The Name Game

I have two younger siblings. When my parents were picking out their names, they looked at our family tree, they considered names they just liked, and the they took note of the popular names at the time so they could stay away from them. My brother’s name comes directly from a distant relative. Outside of my family, I’d never heard it before. The second he’s born though, boom! there were all these other kids named Cole popping up (although he’s the only Coleman I know–he just goes by Cole). Same thing with my sister. Madison and Sydney were all the rage when she was born. Then my parents named her Emily and suddenly there were Emilys all over the place.

I’ve noticed this trend in literature too. In my current WIP, I originally named one of my characters Warner, thinking it was a name I liked but hadn’t heard much. Then I found out there are several books out, like “Shatter Me” by Taherah Mafi, with a Warner. So I switched the name to Warren. Not long after the switch, I got a new story from a critique partner with a Warren. I then realized I’d named my character’s best friend Jessa, and my CP’s character’s best friend in an earlier story was Tessa. I’d already changed my character’s name because it didn’t feel right, but I think it didn’t feel right because it wasn’t my name.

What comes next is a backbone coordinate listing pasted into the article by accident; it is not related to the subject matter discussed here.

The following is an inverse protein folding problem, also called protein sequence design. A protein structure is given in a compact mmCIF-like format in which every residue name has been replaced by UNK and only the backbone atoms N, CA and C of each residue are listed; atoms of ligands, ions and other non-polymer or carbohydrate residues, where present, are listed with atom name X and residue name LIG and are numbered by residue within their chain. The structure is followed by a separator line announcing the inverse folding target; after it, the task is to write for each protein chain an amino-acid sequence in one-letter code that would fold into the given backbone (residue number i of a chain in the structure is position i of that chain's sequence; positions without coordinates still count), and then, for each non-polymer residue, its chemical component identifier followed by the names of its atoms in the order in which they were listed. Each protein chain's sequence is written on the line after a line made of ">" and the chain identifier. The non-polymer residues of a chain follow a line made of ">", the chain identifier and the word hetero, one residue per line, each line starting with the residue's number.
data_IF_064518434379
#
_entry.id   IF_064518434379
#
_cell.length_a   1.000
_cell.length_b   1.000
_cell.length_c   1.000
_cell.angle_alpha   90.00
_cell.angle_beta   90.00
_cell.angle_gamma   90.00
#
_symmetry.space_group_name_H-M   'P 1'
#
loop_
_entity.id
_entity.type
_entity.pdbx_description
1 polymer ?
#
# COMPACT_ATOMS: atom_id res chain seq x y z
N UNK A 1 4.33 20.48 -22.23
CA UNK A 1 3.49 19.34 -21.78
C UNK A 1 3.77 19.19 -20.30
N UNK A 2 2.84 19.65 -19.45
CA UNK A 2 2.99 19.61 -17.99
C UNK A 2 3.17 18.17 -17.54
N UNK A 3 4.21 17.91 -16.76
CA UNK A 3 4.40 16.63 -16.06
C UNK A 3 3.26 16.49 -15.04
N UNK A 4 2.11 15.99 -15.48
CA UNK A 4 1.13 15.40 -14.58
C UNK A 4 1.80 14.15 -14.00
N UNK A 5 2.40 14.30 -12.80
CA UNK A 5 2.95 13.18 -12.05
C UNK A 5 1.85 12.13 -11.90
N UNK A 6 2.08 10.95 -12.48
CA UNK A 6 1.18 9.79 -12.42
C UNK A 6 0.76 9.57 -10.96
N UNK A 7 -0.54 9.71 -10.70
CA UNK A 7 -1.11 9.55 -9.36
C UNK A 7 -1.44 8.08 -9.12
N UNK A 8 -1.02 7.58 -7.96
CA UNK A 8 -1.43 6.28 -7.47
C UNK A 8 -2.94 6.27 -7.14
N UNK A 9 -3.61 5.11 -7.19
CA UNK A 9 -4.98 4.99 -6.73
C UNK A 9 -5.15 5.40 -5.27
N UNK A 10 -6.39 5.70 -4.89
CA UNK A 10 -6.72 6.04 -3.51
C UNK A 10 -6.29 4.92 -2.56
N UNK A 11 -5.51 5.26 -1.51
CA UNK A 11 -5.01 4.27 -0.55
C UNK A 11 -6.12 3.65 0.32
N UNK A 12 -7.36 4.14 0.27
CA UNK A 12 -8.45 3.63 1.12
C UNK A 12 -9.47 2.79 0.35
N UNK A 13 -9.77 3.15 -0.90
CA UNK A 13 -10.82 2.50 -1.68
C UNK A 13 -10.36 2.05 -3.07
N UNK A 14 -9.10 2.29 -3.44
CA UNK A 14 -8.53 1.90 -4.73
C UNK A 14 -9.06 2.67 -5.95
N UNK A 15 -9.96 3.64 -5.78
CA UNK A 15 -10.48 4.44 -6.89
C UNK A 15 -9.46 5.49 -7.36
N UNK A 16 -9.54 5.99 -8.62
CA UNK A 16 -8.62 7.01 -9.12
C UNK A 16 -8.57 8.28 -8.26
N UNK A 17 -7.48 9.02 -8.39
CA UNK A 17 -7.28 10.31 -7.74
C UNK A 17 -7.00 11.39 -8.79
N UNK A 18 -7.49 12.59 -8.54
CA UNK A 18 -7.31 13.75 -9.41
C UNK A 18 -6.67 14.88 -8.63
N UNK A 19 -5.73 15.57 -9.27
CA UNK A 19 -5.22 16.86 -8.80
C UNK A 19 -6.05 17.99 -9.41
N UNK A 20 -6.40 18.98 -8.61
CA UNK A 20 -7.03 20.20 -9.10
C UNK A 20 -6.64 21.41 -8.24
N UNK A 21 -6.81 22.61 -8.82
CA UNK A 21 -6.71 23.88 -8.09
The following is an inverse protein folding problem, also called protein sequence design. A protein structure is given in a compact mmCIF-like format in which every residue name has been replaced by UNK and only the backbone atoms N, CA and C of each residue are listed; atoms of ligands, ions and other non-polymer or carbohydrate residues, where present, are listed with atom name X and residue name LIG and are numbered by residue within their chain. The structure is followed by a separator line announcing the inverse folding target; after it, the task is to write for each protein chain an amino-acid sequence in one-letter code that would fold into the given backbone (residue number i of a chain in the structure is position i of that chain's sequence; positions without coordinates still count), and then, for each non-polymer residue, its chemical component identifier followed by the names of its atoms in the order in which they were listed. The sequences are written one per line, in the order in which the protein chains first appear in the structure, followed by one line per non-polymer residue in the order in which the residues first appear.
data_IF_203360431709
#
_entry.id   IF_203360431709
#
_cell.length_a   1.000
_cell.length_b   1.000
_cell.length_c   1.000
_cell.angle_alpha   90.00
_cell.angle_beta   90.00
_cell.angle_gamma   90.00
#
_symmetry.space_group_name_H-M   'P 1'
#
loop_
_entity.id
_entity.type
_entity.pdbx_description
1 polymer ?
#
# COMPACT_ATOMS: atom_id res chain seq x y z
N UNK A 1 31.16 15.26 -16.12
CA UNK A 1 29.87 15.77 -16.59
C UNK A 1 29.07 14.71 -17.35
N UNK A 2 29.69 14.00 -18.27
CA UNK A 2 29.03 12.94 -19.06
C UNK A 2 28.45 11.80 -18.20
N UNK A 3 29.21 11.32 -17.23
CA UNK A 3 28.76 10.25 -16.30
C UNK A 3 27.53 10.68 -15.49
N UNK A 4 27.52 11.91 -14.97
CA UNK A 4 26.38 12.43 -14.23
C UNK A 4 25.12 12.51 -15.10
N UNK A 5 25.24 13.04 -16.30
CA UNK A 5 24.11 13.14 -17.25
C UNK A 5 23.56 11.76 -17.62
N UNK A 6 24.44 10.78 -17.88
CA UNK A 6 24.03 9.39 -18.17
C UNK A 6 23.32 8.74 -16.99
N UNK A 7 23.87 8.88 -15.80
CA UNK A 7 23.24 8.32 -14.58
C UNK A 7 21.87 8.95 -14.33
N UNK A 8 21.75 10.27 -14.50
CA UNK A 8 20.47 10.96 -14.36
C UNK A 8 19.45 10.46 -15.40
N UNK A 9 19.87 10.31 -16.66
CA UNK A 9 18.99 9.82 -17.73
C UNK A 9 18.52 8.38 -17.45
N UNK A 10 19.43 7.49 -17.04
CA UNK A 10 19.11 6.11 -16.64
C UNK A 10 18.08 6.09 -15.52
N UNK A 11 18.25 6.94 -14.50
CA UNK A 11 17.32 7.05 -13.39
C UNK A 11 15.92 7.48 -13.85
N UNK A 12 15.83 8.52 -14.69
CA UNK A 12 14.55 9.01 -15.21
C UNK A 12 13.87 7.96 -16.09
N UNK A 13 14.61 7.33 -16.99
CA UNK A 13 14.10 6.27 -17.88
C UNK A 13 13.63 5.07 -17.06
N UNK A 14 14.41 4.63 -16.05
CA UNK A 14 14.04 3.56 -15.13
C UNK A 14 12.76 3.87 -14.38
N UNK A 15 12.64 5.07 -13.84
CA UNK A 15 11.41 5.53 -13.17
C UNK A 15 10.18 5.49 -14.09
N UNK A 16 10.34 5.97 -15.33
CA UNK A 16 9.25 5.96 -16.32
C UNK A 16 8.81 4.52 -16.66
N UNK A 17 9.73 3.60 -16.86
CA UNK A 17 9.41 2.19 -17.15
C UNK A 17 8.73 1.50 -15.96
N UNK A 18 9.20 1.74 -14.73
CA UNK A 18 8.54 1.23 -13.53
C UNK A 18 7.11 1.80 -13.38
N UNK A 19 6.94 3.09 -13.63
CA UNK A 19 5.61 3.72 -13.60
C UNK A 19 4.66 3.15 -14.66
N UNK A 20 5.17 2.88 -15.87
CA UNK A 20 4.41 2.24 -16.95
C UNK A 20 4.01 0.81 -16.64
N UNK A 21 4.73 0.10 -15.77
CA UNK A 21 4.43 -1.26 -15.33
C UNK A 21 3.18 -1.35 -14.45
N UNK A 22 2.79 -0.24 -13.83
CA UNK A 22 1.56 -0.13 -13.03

It got me thinking, where do we derive our names? There’s a good chance my CP’s Tessa subconsciously spawned Jessa in my head. Possibly the same for her and Warren. But I never read the books with Warner. Like my parents, I thought I’d come up with an original name.

Recently, I’ve seen a lot of tweets from agents regarding names; asking for new and different names. Not wacky names, but they’ve seen a ton of Cassie and Bree and Ally. I noticed this myself during the Writer’s Voice contest. Trust me, when you read 200 queries in a row you start to notice the similarities, especially with character names. Where are they coming from though? Homages to friends? Names the writer just likes? Other literature or blog posts and what-not seeping into the subconscious?

Some of mine come to me already formed. With my last ms, I was trying to go to sleep and the characters appeared in my head, already named. Most of my characters require more thought, though. I make a mental note when I come across a name I like and store it away for later. Then, when I’m writing, I think about what name best fits the character’s personality. I usually research the name meanings and try to make the meaning fit the character. The hardest part is steering clear of people I know. Maybe I shouldn’t worry, but I don’t want someone seeing the name and thinking I got the character from them, especially if it’s a villain. (Caveat: of course I’m inspired by people I know, but no one person is ever entirely a character. I would hate it if I named a character Hannah and pointed out all her flaws and problems and my real friend Hannah thought it was all her, you know?) I kind of did this in my first ms. It was a fantasy story, so I took the names of family and altered them. Of course then I started feeling bad for not including everyone; then I worried about how those people would think they were being portrayed. From then on I’ve just steered clear, although the MC in my current WIP is derived from a sweet old lady I went to church with growing up–I just liked the name, though, and it was something I hadn’t seen before (although I fully expect it to start cropping up now, haha!).